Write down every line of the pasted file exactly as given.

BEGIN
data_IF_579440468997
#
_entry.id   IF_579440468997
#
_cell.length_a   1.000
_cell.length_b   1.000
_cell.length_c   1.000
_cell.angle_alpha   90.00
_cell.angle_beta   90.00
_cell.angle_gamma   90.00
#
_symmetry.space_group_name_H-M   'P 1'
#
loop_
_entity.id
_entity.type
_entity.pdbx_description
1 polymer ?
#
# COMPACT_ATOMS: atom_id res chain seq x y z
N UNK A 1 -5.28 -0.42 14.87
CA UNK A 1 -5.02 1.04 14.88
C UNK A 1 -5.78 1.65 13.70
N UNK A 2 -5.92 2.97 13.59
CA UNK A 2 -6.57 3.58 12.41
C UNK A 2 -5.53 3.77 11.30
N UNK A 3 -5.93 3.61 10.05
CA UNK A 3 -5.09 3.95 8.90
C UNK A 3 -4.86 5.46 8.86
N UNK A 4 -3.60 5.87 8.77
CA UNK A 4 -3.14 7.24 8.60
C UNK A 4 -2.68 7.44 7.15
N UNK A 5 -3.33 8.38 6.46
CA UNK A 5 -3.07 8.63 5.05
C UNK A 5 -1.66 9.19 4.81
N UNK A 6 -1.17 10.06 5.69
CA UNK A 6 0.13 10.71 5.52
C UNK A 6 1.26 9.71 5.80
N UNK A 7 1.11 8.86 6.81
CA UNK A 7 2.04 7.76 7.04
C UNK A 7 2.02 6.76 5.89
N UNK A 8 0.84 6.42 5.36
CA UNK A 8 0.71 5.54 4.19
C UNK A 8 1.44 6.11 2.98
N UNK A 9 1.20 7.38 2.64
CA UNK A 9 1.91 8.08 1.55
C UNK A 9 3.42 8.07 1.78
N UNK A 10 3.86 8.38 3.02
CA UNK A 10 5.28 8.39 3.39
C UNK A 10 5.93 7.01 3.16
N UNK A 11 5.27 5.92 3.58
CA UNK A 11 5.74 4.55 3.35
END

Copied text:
data_IF_579440468997
#
_entry.id   IF_579440468997
#
_cell.length_a   1.000
_cell.length_b   1.000
_cell.length_c   1.000
_cell.angle_alpha   90.00
_cell.angle_beta   90.00
_cell.angle_gamma   90.00
#
_symmetry.space_group_name_H-M   'P 1'
#
loop_
_entity.id
_entity.type
_entity.pdbx_description
1 polymer ?
#
# COMPACT_ATOMS: atom_id res chain seq x y z
N UNK A 1 -5.28 -0.42 14.87
CA UNK A 1 -5.02 1.04 14.88
C UNK A 1 -5.78 1.65 13.70
N UNK A 2 -5.92 2.97 13.59
CA UNK A 2 -6.57 3.58 12.41
C UNK A 2 -5.53 3.77 11.30
N UNK A 3 -5.93 3.61 10.05
CA UNK A 3 -5.09 3.95 8.90
C UNK A 3 -4.86 5.46 8.86
N UNK A 4 -3.60 5.87 8.77
CA UNK A 4 -3.14 7.24 8.60
C UNK A 4 -2.68 7.44 7.15
N UNK A 5 -3.33 8.38 6.46
CA UNK A 5 -3.07 8.63 5.05
C UNK A 5 -1.66 9.19 4.81
N UNK A 6 -1.17 10.06 5.69
CA UNK A 6 0.13 10.71 5.52
C UNK A 6 1.26 9.71 5.80
N UNK A 7 1.11 8.86 6.81
CA UNK A 7 2.04 7.76 7.04
C UNK A 7 2.02 6.76 5.89
N UNK A 8 0.84 6.42 5.36
CA UNK A 8 0.71 5.54 4.19
C UNK A 8 1.44 6.11 2.98
N UNK A 9 1.20 7.38 2.64
CA UNK A 9 1.91 8.08 1.55
C UNK A 9 3.42 8.07 1.78
N UNK A 10 3.86 8.38 3.02
CA UNK A 10 5.28 8.39 3.39
C UNK A 10 5.93 7.01 3.16
N UNK A 11 5.27 5.92 3.58
CA UNK A 11 5.74 4.55 3.35